Bringing a baby to a conference
Hands up who’s seen a baby at a financial planning conference. Anyone? It’s not a normal scene I will admit. I mean, what do you envisage when you hear ‘financial planning conference’? I am sure a baby is not on anyone’s list.
Thankfully the times they are a-changing, as evidenced by the cutest participant at the inaugural Less Talk More Action (#LTMA19) Conference… three-month-old baby Felix. For those who didn’t attend LTMA19, it was a great chance for the ‘new breed’ of planners to have a platform to add to the new wave of change that is sweeping through the financial industry. When Steve Crawford from The Advice Movement was planning LTMA19, I am sure he was hoping to get in with the young crowd. Not sure a three-month-old was what he was expecting though.
As a newish financial planner, I have a deep love for learning and growing my skills. Like most, I am wanting to learn from as many different people as possible and hear what others have to say. So when the invitation came my way to attend LTMA19 held in Melbourne this year, I was in. One tiny bump though. Well, it was a small bump. Then it got bigger. So much bigger. Looking at the calendar, I knew that one way or another I would have a three-month-old baby. What do I do?
Having never seen a baby at an industry conference before, I didn’t know whether this would be within the rules. However, my options were seriously limited. He is far too young to be without me and my partner doesn't lactate so my options as they stood were:
- Not attend; or
- Bring Felix along.
After reading the conference’s anti-harassment policy, I figured that if any conference was going to be cool with a baby, it would be this one (other conferences, make an anti-harassment policy and promote it). So I reached out to Steve and pitched him on bringing Felix along. Lucky for me he was totally comfortable with the idea and we both agreed that we’d just see how it went on the day.
Fast forward to the conference. I walk in with my hefty pram, a tiny baby and a big nappy bag. Unsure of how this was going to be received by the other participants. I made sure I only arrived with a few minutes to spare before the conference started so I wasn’t standing around awkwardly for too long. I shouldn’t have worried though. Steve came up and had a quick chat, and Steve’s wonderful wife Melissa also took a moment to let me know that if I needed anything at all to just ask and she would help.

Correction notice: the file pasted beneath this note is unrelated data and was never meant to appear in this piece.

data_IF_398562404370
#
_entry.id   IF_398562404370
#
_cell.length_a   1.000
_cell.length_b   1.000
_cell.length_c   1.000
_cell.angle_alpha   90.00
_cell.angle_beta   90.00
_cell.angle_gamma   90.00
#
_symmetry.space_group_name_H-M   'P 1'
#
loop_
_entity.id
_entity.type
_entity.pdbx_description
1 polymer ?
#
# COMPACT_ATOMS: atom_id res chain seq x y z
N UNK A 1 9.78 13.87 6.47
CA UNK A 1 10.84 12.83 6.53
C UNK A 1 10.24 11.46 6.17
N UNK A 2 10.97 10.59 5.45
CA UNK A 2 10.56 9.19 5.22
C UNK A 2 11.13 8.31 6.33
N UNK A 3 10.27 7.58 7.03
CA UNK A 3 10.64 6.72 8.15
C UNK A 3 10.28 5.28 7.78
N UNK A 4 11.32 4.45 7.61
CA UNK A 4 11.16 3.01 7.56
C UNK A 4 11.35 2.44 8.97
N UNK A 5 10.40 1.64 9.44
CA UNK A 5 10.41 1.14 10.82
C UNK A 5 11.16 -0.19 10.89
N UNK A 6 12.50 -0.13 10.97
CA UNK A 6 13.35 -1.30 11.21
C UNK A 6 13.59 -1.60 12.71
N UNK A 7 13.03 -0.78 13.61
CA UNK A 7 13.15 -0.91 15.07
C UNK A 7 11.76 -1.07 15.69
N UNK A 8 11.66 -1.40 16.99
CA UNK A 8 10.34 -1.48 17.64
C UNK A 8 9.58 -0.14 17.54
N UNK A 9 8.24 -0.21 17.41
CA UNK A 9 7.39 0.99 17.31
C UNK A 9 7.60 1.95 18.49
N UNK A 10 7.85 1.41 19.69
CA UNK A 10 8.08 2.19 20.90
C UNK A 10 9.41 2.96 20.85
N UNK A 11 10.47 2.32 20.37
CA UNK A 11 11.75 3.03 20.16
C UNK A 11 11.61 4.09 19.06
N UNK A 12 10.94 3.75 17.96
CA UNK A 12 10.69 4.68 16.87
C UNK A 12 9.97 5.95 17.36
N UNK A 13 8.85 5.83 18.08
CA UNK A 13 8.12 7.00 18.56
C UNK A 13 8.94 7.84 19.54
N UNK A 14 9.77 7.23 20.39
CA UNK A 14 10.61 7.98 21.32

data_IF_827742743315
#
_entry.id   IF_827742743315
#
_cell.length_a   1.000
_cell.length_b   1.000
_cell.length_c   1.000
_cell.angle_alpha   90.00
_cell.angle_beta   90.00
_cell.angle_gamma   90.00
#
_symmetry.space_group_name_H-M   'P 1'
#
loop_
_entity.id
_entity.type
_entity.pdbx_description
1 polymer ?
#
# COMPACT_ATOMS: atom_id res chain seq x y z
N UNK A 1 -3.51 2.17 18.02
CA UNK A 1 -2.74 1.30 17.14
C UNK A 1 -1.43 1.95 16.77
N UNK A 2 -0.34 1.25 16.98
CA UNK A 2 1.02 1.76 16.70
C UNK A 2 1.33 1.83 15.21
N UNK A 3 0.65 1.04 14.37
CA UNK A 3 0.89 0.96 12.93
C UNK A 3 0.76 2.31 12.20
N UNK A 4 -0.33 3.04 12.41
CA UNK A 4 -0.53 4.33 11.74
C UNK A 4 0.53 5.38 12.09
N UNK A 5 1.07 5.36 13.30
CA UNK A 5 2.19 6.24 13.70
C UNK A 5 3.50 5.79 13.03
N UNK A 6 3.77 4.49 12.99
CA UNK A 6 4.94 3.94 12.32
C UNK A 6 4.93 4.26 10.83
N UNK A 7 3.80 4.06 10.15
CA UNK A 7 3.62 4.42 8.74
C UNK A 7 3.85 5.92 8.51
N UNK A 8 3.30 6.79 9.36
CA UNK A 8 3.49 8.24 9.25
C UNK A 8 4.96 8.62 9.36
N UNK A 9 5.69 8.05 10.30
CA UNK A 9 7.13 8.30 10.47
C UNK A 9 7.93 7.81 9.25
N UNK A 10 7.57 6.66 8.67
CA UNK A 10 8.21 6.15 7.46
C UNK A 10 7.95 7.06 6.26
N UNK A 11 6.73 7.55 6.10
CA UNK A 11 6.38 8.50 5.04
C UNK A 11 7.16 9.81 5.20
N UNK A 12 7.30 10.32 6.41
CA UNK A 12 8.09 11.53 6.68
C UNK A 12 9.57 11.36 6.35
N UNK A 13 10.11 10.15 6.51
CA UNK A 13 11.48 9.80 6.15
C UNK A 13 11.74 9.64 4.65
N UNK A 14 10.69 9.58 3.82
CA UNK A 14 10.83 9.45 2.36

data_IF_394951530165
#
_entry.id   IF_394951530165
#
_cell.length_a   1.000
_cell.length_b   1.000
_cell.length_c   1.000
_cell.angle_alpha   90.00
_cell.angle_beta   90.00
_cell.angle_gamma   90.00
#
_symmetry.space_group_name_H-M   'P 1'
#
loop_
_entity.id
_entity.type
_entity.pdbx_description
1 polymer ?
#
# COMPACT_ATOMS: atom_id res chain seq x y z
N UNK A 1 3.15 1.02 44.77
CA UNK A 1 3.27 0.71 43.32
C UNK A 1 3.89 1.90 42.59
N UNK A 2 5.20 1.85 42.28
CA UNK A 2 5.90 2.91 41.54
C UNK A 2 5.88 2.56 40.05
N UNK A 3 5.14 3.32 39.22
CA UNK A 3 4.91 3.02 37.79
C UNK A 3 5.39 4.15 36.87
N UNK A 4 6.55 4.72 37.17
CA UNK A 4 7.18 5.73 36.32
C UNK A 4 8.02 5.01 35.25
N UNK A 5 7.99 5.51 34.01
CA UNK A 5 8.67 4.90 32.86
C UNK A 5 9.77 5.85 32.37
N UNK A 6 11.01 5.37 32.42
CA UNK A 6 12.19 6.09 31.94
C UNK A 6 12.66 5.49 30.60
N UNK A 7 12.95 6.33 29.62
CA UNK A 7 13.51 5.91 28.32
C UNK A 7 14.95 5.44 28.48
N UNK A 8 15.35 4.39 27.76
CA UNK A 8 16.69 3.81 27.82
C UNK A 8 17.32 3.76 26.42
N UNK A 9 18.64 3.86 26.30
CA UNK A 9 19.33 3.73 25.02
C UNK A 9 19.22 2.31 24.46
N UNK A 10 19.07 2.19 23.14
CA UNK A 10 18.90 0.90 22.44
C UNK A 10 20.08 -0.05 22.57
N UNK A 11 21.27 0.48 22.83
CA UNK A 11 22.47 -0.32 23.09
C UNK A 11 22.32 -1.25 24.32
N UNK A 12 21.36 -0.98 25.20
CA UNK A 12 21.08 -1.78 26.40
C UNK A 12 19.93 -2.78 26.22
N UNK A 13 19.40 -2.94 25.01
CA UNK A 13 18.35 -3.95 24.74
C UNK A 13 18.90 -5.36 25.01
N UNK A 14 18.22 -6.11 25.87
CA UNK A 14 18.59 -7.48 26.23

Nerves put at ease, I started to relax and enjoy the first day. At first, I stayed up the back as not to draw too much attention to myself (also because I didn’t know how Felix would behave, if he would make lots of noise etc), but once we broke out into separate rooms to hear different speakers, my fears of distracting everyone had subsided and I headed right to the front to get the best view.
Turns out though, Felix did end up distracting everyone, but in a good way. So many people (both male and female) came up to talk to me about being a parent and being an adviser/running an advice business. It was a great opportunity for me to quiz as many people as possible about their thoughts on the industry, running their own businesses or being an employee and many other topics. I’d say Felix helped me connect with more people than I would have otherwise. Turns our babies are a great ice breaker. Who knew!
By the second day, many of the participants started warming up to Felix. I am not going to name names, but it did seem that some of the attendees were fighting over who got to hold Felix during the day. Winning! Hands-free time for me to get my learnings down on my laptop.
I was told multiple times how wonderful it was that I was bringing a baby, and how my commitment to this industry was incredible. I was also told that bringing a baby seemed to set the mood at this brand-new conference. After all, how can you take things too seriously and be rigid and boring when there’s a cute baby in the room?
I hope that by my bringing Felix to the LTMA19 Conference I’ve done a tiny bit to inspire other women to feel more comfortable about being mothers and advisers. I hope that I’ve shown the industry that mothering and advising don’t have to be completely separate, and I hope that I’ve helped employers see that just because parents have young families and take time off to be there for them in the early days, that they’re not also completely committed to progressing, growing, learning and doing our part.
I wanted to give a big shout out to Steve Crawford from The Advice Movement for going ahead and saying ‘yes’, instead of living in fear and saying ‘no’.
All that said, here are Trish’s rules to conferencing with a baby:
- Ladies, take your ‘babes in arms’ to industry events. The more people do it, the more normal it will become.
- Bring wipes for all the drool from the open mouth staring… and your baby.
- Event co-ordinators, set out a clear anti-harassment policy and make sure you’re being specific about how inclusive you are. If you’re not inclusive, check yourself.
- To the industry as a whole, one way to support women to get into the industry might be as simple as making women feel included in these events. Tell the woman how fantastic they are to bring their babies, and offer to help before she needs it (so she knows who she can go to when she does need it).
Trish Gregory is a financial planner with AGS Financial Group
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